On May 20-21, 1927, Charles Lindbergh literally flew into history when he crossed the Atlantic Ocean in his Ryan NYP Spirit of St. Louis, thus becoming the first pilot to fly solo and nonstop from New York to Paris. This flight made Lindbergh a household name and catapulted him into fame and celebrity. The objects of popular culture in the National Collection display everything from ashtrays to wristwatches reflect the public adulation for Lindbergh and the powerful commercial response to his celebrity. More than 75 years after the Spirit's historic flight, Lindbergh's name still has the power help sell manufactured goods.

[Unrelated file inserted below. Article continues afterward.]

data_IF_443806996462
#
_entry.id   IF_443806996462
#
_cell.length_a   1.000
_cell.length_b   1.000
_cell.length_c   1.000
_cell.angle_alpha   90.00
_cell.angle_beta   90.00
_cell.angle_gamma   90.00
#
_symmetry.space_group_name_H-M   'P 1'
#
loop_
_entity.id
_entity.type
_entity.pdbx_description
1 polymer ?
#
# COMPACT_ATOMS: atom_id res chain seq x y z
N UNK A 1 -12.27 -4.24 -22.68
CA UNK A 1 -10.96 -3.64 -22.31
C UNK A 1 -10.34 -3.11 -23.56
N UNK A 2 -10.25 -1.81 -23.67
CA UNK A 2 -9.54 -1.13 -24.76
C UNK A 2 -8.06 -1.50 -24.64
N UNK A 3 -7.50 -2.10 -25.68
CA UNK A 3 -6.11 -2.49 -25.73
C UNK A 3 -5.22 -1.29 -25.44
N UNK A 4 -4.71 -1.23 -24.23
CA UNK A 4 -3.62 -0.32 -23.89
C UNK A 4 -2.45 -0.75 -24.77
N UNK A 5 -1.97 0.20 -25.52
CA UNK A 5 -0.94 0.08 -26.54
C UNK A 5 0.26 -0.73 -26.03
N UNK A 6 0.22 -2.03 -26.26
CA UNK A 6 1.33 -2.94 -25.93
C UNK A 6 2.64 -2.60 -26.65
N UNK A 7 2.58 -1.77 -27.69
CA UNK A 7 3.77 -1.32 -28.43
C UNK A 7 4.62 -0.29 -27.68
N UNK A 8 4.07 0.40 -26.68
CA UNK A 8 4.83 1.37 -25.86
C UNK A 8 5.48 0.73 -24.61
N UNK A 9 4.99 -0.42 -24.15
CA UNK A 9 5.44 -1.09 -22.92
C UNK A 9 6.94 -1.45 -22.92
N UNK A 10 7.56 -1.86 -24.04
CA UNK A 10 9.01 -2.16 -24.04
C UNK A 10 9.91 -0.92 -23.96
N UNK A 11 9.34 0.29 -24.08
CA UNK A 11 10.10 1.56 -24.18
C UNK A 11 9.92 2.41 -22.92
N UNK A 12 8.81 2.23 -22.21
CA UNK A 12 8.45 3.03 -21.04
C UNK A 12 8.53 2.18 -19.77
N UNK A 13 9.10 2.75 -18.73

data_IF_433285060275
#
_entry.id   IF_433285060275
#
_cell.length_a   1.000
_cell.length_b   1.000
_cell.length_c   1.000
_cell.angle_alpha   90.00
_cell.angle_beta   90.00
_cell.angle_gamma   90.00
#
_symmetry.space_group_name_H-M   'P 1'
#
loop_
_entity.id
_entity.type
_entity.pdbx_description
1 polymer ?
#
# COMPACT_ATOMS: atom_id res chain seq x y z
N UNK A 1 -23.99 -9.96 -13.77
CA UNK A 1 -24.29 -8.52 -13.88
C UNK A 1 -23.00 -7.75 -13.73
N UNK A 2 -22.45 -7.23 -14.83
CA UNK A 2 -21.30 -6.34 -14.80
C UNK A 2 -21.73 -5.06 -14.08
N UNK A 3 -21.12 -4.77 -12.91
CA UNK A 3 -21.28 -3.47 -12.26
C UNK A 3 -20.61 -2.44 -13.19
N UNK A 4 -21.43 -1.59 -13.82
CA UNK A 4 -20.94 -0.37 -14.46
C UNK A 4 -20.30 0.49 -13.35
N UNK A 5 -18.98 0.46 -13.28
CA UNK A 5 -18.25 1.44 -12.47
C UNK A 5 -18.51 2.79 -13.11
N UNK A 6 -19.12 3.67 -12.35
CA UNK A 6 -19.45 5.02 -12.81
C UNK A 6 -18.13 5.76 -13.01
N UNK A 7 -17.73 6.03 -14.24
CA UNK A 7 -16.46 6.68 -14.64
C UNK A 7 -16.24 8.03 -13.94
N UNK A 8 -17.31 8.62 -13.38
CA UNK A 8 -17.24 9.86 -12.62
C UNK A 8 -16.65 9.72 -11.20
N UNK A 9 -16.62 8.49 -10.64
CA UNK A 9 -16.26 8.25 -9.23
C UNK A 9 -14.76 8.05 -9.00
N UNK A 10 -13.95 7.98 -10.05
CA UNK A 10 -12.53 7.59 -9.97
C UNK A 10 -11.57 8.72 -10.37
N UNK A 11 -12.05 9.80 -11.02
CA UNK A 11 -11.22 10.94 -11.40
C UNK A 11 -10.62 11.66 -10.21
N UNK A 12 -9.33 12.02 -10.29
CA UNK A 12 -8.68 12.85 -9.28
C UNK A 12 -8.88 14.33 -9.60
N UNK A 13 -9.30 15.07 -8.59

Gift of the Stanley King Family.
3-D Test: 4.8 x 6.7cm (1 7/8 x 2 5/8 in.)
Phenolic resin, most likely Catalin, metal
A resin airplane in the shape of the Spirit of St. Louis. The fuselage is white along with the vertical stabilizer. The propeller, wings and horizontal stabilizers of the tail are black. The airplane is attached to a metal needle that can be used to affix the pin to a shirt or jacket. An American flag is painted on the tail.